Understanding u.s. air quality index

Tips on understanding the U.S. AQI

TIP

  • Good AQI does not mean zero risk of health effects will absolutely occur.
  • The AQI should not be used for low-cost sensor readings indoors or readings less than 1 hour.
  • The AQI of multiple pollutants should not be added together.
  • There are many reasons why an air quality index reported by the host country government differs from the U.S. AQI.

WHY

  • The AQI is based on scientific evidence, which has not identified a level of air pollution that has zero risk of health effects, The science describes how risk differs between higher and lower air pollution levels in a group of people and does not predict how any individual will be affected.
  • The U.S. AQI is based on the science for outdoor air pollution and longer periods of time.
  • The science is not clear whether the health risks are larger when multiple pollutants are high at the same time.
  • Different formulas or pollutants may be used to calculate the index. Also, pollutant levels can vary across locations in a city.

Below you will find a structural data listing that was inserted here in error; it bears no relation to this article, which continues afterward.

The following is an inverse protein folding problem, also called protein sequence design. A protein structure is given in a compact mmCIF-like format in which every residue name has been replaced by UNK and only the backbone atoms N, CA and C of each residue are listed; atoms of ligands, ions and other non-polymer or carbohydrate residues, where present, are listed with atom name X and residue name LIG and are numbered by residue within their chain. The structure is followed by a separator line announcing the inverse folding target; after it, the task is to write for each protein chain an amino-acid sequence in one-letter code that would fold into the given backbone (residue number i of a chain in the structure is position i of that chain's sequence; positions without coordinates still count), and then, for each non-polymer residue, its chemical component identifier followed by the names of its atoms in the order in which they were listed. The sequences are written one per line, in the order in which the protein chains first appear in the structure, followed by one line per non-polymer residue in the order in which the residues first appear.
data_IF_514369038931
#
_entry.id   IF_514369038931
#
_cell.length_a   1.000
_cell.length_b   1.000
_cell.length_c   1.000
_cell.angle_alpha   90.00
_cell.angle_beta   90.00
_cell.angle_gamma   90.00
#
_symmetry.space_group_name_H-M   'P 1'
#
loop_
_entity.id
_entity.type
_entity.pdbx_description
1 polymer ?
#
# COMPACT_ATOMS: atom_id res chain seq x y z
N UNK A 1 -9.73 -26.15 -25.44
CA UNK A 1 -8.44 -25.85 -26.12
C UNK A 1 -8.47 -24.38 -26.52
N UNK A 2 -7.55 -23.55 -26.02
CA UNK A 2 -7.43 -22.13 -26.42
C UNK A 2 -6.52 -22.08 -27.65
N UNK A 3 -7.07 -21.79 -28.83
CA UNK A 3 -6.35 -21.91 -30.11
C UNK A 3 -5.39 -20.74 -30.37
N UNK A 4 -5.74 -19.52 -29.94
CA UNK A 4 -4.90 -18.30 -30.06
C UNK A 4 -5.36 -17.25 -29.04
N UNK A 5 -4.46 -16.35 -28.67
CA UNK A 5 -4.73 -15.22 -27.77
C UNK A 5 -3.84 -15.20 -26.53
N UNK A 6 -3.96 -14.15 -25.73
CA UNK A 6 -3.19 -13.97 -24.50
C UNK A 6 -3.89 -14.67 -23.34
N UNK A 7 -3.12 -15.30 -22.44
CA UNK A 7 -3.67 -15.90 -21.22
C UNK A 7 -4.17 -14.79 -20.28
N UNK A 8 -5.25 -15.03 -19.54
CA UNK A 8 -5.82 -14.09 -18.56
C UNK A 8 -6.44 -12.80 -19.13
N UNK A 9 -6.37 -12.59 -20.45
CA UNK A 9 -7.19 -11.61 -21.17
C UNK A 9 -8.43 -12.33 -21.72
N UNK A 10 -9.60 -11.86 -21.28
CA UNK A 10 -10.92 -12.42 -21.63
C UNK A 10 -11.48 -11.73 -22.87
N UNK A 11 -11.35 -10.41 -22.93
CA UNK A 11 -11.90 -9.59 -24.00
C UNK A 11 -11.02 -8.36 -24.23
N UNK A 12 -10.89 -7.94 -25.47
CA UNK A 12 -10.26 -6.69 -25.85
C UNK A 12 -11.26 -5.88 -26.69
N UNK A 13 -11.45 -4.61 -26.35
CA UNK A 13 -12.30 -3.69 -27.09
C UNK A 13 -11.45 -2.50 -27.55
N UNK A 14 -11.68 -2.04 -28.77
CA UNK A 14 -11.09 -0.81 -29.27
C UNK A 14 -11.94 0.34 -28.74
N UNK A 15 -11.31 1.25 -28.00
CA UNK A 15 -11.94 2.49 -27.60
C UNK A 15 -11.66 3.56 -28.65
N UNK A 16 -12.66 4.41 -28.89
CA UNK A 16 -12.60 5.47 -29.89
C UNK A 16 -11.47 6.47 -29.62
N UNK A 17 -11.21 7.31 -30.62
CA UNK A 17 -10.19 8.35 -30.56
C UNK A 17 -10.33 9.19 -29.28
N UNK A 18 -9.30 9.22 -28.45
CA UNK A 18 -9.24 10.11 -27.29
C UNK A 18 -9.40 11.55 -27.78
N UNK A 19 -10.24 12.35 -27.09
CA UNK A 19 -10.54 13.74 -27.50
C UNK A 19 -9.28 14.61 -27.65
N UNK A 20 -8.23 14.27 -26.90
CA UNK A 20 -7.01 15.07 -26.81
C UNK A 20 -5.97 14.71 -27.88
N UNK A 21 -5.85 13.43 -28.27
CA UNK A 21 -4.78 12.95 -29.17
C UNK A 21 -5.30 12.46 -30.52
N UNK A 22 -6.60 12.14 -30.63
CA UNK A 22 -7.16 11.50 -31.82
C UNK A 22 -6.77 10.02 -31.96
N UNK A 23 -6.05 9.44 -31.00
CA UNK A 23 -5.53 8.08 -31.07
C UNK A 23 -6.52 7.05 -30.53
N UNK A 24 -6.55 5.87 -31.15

Key Facts about the U.S. AQI

Why It is useful

  • Describes how clean or polluted the air is in a consistent way across locations
  • Higher AQI means higher air pollution levels and higher concern for effects on health¬†
  • Describes possible health concerns for sensitive groups and everyone else¬†
  • Gives advice on decreasing time and activity level outdoors to lower exposure

How U.S. embassies & consulates report the U.S. AQI

  • Post report the U.S. Environmental Protection Agency’s (EPA) NowCast AQI to describe recent air quality.
  • The NowCast AQI is based on fine particles (PM2.5) or ozone levels averaged up to several hours. 
  • Pollutant levels are converted to an index value and put into a color-coded category: good to Hazardous. 
  • Good and Moderate means air pollution is below the standards that EPA has set to protect human health.
  • Good AQI poses low health risk.
  • Hazardous AQI poses high risk for everyone.
  • All posts report a NowCast AQI for PM2.5
  • Posts that measure ozone report a separate Nowcast AQI for ozone.
  • EPA also has a daily AQI based on daily levels of 5 pollutants: PM2.5, ozone, nitrogen dioxide, sulfur dioxide, carbon monoxide. The highest index value is reported.